Two successful businessmen have joined forces to steer a West Yorkshire organisation currently distributing £4m+ annually to support people living in some of the most deprived areas of the region. This amounts to more than £57m distributed to date; an incredibly powerful figure, generated primarily by philanthropy from people living and working right here in West Yorkshire.

Nick Lane Fox, (pictured) owner of Bramham Park, is chair of Leeds Community Foundation and Cleveland Henry, Group Delivery and Deployment Director at EMIS Health, is deputy chair. A distinct difference in their backgrounds allows Nick and Cleveland to bring diverse perspectives to the robust strategic governance of Leeds Community Foundation, alongside Kate Hainsworth in her role as CEO of the organisation.

Cleveland, who has been a board member for three years, himself grew up in a deprived inner-city suburb of Leeds. “I’m from a very disadvantaged area, so I feel like now it’s my time to give back. Being in a fortunate position now as a successful business person, if my involvement can help just one person then that’s a success.

“The reality is that disadvantaged communities didn’t disappear as I grew up. They very much still exist in West Yorkshire now: there are huge disparities across the region and there’s a risk of that worsening.”

Cleveland added that the pandemic and the cost-of-living crisis were deepening some of the issues facing West Yorkshire communities, placing a greater need for voluntary and community sector organisations such as Leeds Community Foundation to step in. The foundation gives grants of all sizes to specific community groups to address a range of social, economic and wellbeing issues over set periods of time.

“People want to be able to learn new skills, gain employment and be less isolated. And with the cost-of-living crisis now it’s quite frightening to see how a cycle of health and wellbeing issues force people to either remain stuck in or return to poverty. It’s all interlinked and must be addressed,” reflected Cleveland.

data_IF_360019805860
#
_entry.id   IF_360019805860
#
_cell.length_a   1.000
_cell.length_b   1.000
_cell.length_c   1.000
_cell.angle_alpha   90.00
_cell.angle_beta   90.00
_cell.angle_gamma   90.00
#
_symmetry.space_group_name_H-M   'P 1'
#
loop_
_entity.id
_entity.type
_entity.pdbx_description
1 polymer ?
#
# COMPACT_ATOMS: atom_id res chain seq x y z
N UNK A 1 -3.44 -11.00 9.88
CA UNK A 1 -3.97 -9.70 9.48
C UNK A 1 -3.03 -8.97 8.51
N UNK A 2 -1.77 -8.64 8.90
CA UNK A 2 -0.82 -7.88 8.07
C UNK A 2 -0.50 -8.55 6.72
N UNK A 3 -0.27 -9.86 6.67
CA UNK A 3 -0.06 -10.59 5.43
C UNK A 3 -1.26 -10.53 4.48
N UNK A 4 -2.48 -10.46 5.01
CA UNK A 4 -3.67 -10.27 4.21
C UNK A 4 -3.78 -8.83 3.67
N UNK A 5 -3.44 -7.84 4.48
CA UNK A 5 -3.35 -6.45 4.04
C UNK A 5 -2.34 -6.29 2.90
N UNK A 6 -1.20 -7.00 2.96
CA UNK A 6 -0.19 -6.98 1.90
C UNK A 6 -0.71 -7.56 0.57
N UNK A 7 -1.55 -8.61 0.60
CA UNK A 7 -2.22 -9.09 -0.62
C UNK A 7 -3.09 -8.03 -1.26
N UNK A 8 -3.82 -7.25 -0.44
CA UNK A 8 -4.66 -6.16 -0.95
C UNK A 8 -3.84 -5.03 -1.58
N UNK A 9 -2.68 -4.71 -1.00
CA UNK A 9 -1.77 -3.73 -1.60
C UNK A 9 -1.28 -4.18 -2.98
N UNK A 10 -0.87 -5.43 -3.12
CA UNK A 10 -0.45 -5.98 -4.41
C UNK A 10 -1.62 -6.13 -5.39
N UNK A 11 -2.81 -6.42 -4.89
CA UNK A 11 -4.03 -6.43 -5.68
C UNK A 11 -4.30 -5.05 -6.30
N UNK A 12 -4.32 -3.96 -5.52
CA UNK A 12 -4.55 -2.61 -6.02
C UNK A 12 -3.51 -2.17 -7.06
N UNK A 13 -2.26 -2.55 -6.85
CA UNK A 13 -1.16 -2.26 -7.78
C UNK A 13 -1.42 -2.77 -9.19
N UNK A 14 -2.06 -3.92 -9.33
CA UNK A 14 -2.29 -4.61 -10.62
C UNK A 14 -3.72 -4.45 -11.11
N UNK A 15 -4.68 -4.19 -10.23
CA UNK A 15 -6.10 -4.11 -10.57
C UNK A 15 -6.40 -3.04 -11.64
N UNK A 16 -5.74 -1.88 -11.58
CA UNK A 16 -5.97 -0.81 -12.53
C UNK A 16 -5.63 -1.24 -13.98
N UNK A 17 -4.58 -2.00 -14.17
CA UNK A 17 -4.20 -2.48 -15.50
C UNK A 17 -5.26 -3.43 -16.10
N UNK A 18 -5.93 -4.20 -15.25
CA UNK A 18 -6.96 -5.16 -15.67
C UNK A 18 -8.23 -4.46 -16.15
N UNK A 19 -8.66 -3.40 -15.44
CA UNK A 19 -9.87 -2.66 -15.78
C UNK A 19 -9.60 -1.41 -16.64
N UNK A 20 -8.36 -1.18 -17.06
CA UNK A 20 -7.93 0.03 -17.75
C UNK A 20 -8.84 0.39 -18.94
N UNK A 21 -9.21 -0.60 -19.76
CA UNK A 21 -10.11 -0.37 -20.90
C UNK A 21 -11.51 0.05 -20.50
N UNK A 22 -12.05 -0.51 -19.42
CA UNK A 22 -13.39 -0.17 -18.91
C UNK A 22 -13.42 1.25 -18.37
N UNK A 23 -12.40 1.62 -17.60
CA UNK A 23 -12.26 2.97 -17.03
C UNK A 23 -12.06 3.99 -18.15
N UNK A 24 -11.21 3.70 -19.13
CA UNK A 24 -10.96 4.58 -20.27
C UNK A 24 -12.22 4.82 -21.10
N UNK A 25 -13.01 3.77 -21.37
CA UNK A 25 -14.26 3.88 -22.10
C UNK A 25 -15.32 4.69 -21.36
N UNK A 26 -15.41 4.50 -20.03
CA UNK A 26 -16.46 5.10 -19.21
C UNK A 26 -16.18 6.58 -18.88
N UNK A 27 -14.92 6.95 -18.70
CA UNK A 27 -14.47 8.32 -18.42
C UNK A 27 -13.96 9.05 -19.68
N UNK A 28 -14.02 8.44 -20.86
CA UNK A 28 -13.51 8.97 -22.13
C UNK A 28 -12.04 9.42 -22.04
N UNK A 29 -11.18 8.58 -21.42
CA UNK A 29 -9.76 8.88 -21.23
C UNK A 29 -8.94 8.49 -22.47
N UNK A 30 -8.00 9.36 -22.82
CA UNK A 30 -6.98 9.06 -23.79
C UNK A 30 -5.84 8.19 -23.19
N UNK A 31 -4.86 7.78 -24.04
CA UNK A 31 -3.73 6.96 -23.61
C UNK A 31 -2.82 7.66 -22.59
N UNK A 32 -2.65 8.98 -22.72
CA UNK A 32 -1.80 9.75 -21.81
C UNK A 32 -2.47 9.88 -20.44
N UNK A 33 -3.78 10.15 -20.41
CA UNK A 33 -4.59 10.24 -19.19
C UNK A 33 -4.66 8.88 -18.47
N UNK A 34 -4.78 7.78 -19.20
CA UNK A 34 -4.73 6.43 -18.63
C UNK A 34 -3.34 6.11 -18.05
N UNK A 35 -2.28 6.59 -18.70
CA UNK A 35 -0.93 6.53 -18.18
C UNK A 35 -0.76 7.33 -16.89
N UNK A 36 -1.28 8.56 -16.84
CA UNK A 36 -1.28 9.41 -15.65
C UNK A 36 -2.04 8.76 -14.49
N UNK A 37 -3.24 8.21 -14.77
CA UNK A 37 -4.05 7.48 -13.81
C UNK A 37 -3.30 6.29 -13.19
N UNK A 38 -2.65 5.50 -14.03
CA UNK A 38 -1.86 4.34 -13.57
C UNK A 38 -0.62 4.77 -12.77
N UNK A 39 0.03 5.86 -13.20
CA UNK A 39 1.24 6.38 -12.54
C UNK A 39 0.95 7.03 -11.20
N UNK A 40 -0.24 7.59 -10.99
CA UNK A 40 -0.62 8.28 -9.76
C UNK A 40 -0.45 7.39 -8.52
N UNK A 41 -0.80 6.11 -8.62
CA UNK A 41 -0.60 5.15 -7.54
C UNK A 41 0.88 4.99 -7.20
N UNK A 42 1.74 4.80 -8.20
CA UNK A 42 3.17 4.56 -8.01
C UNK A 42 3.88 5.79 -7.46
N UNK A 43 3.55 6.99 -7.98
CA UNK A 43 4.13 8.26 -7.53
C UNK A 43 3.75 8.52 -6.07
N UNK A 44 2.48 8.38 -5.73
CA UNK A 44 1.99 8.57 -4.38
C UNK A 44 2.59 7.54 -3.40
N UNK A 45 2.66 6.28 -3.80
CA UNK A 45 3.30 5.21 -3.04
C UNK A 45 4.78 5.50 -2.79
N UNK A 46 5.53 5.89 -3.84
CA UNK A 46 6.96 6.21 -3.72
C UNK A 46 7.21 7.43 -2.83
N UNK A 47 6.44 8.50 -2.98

Nick added that before becoming involved with Leeds Community Foundation eight years ago, initially as a trustee, he had never heard of the concept of community foundations before. He explained: “When I heard all that they are able to help with, I thought that they sounded fantastic. You could say I’m a really firm advocate for community foundations now; the due diligence and the expert advice they have embedded throughout is incredible.

“They are the people who know the most about local problems. They are the people on the ground. Localism is key.”

Cleveland admits it’s easy to fall into a ‘bubble’ when working in busy jobs but that people in such positions have the ability to “create really positive legacies for communities on their doorstep which have lasting impacts for generations”. He said helping financially is what is really needed.

“People in this really fortuitous position are hard-working and ambitious, they should never feel ashamed of their success no matter what the wider economic environment is. But, what they could do is invest back into the region via Leeds Community Foundation, who do all the work to make a long lasting difference by delivering resources to where they are needed most,” explains Cleveland.

Nick, Cleveland and the team have been able to see first-hand how projects and groups who receive the financial and pastoral support utilise this. “It’s amazing to see that even the smallest amount of money can have positive effects if applied to the right area in the right way. And the right way is by empowering the community itself to decide and implement the change,” said Nick.

“Going beyond this, it’s crucial to understand the impact and outcomes of how every grant helps to shape a positive way forward and understand exactly what is making a difference, why and where. The Foundation is one of the catalysts to share this information, which is so important for everybody working hard to create a fairer society across our region.”

Reflecting on the challenges facing people in the region, he explained: “We are undoubtedly about to face a very difficult time for people who will have even less and less money in their lives. The work of the foundation will become even more vitally important.”

Speaking of his role as chair of the board, Nick said: “It’s our job to set the direction and ensure the charity fulfils its objectives appropriately - it’s a privilege to be involved.

“But I also implore people I know to consider helping by giving money to funds. Of the people I’ve asked, the universal thing is that they want to give back to the area they live and work - to their neighbours. We need that philosophy more than ever right now.”

There are a number of ways to support Leeds Community Foundation. This includes donating to The Leeds Fund, a direct, well-established and compelling way to improve the lives of thousands of people. To find out more about how you can help, contact Helen Ball, Development Director at Leeds Community Foundation on, or visit